While Twenty-First Century Fox Inc. (FOXA) - Get Report is selling its film and TV studios to Disney in a $52.4 billion stock deal, Executive Chairman Rupert Murdoch told investors on Thursday that the media group is not about to disappear.
"We haven't thought about combining with News Corp. and if we do it's way, way in the future," the Murdoch patriarch said. He did not indicate whether the company might go private.
Disney is buying Fox's Twentieth Century Fox film and TV studios and related assets; cable networks including FX Networks, Fox Sports Regional Networks; Fox's international networks; Indian satellite TV group Star India; and stakes in National Geographic Partners, Hulu LLC, UK satellite TV group Sky and other assets.
Fox and Disney come to different total valuations for the deal, including assumed debt. Fox puts the enterprise valuation at $69 billion, while Disney puts it at $66.1 billion. Disney further specified that backing out the value of the stakes in Sky and Fox's other equity investments, the deal's valuation comes to 11.9 times Ebitda. And it said that if it can achieve the savings and other benefits it expects form the deal, the multiple would fall to 8.3 times Ebitda.
Meanwhile, Fox will keep Fox News Channel; Fox Business Network; Foxs Sports and other sports networks; a group of TV stations; the company's L.A. film studio lot and a stake in Roku. As a result of the deal, Fox shareholders would also own 25% of Disney.
"I know a lot of people are wondering why did the Murdochs come to so momentous a decision? Are they retreating," Murdoch said, clarifying that the company is "pivoting at a pivotal moment."
While the Department of Justice has sued to block AT&T inc.'s (T) - Get Report purchase of Time Warner Cable Inc. (TWX) , Fox does not anticipate regulatory problems in the U.S. with its horizontal merger of media properties. "I think it should be fine," Murdoch said. "You never know what Justice comes up with."
The new Fox will have $10 billion in sales and $2.8 billion in Ebitda. The company expects to have an investment grade balance sheet.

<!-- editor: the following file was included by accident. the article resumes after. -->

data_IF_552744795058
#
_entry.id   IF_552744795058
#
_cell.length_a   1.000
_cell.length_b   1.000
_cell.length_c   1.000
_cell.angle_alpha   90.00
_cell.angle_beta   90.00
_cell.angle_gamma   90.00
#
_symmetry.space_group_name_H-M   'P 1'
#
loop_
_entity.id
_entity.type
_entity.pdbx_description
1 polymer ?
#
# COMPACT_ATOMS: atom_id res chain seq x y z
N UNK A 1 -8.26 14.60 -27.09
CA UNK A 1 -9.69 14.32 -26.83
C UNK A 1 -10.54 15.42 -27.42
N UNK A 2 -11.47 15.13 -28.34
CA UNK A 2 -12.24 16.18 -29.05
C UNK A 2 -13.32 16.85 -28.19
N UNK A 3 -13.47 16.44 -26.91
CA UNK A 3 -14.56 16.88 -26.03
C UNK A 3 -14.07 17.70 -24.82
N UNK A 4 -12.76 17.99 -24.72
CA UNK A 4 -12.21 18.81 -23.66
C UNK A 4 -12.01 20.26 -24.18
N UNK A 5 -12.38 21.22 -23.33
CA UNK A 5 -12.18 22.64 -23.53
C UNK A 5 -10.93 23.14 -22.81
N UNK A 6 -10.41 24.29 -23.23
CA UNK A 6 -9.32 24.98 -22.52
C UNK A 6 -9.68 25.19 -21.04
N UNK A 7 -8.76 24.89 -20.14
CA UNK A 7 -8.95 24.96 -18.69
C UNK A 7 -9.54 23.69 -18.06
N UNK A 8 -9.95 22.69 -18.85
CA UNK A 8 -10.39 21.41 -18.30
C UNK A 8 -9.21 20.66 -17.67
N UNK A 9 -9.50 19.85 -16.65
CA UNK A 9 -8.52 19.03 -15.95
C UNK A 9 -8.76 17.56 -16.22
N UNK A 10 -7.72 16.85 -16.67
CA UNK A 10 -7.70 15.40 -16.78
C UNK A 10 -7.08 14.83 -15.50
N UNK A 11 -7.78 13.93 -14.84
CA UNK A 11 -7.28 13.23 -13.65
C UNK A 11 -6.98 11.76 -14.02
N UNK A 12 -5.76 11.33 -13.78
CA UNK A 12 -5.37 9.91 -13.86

"Sometimes the right decisions are the hardest ones and this is no exception," Executive Chairman Lachlan Murdoch said on the call.
The new slimmed-down company would focus on news and live sports, Lachlan said, and would pursue new forms of distribution and monetization.
"While the merged business is about scale, the new Fox is about returning to our roots," he said.
While Fox is shrinking, the new company will still be able to make acquisitions. "We'll be in a mood to expand and to do new things," Rupert Murdoch said. "And we'll have the ability."
Of course, Fox is in the midst of a major expansion overseas, buying the shares of European satellite TV operator Sky that it does not own for $15 billion. The deal has been slowed up by regulators, but Fox expects to close the deal in the first half of next year. "If anything goes wrong, the existing shares in Sky will go to Disney," Rupert Murdoch said. "It's up to them what to do [with it]," Rupert said.
Fox did not say what CEO James Murdoch's role would be following the deal, although Disney boss Bob Iger addressed the matter during a separate investor call held by Disney earlier in the day.
"James and I have had a lot of conversations," Iger said. For the time being, Iger said, Fox's CEO will be involved in integrating the two company's assets. "He and I will continue to discuss whether there is a role for him or not," Iger said.
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